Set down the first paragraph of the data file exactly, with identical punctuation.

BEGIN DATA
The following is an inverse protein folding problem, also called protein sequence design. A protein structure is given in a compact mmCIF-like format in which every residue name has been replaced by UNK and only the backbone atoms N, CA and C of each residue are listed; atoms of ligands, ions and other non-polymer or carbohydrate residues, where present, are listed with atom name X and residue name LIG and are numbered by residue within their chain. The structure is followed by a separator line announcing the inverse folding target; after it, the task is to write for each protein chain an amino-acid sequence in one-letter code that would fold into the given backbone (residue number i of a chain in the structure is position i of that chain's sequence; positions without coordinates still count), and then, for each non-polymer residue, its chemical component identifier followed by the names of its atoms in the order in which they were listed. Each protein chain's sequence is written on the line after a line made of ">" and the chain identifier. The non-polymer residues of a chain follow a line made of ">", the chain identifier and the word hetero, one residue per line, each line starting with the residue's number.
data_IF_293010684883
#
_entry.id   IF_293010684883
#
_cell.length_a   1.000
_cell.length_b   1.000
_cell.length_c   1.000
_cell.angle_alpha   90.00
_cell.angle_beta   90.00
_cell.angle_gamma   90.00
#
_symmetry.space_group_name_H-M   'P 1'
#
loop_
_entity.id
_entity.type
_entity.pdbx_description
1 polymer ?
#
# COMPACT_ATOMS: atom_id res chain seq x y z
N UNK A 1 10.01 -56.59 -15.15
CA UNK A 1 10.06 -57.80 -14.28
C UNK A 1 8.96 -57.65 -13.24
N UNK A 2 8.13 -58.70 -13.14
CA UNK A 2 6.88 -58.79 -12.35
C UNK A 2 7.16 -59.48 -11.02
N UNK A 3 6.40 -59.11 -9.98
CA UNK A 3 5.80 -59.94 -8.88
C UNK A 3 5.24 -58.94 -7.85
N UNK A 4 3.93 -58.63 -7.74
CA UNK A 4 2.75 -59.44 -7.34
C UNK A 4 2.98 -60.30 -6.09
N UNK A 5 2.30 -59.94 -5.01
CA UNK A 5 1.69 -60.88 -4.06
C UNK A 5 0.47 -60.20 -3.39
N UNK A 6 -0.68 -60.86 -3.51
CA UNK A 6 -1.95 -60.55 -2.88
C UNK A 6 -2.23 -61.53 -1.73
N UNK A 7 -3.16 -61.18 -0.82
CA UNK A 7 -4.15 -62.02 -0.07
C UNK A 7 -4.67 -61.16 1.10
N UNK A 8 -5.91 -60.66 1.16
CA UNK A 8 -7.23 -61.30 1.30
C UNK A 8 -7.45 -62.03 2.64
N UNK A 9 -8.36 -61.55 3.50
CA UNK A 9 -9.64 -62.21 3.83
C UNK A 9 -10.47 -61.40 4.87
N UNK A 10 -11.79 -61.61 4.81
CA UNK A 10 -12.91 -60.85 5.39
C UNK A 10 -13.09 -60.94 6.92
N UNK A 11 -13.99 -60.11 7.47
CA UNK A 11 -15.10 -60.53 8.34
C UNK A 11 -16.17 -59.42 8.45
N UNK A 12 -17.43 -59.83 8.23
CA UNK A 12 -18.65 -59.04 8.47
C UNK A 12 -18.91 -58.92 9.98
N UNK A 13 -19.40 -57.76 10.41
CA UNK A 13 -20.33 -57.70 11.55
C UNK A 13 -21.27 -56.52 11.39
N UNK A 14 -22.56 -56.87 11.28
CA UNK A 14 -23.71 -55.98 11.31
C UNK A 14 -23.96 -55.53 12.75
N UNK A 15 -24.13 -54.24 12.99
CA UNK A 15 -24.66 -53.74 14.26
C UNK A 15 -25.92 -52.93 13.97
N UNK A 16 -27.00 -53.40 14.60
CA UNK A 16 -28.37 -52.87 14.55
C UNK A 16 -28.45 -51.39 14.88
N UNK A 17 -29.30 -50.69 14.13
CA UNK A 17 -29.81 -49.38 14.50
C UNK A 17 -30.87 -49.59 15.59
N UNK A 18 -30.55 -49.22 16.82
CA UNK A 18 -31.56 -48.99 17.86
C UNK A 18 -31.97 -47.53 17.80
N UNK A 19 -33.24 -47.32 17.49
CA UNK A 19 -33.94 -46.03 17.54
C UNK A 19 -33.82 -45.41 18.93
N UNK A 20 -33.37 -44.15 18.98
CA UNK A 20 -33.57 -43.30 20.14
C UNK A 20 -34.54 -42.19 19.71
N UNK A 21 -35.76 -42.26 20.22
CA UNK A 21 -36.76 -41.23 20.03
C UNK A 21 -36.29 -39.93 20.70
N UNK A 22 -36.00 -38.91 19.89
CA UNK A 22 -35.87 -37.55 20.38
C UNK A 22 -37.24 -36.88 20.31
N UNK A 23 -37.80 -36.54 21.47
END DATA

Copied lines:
The following is an inverse protein folding problem, also called protein sequence design. A protein structure is given in a compact mmCIF-like format in which every residue name has been replaced by UNK and only the backbone atoms N, CA and C of each residue are listed; atoms of ligands, ions and other non-polymer or carbohydrate residues, where present, are listed with atom name X and residue name LIG and are numbered by residue within their chain. The structure is followed by a separator line announcing the inverse folding target; after it, the task is to write for each protein chain an amino-acid sequence in one-letter code that would fold into the given backbone (residue number i of a chain in the structure is position i of that chain's sequence; positions without coordinates still count), and then, for each non-polymer residue, its chemical component identifier followed by the names of its atoms in the order in which they were listed. Each protein chain's sequence is written on the line after a line made of ">" and the chain identifier. The non-polymer residues of a chain follow a line made of ">", the chain identifier and the word hetero, one residue per line, each line starting with the residue's number.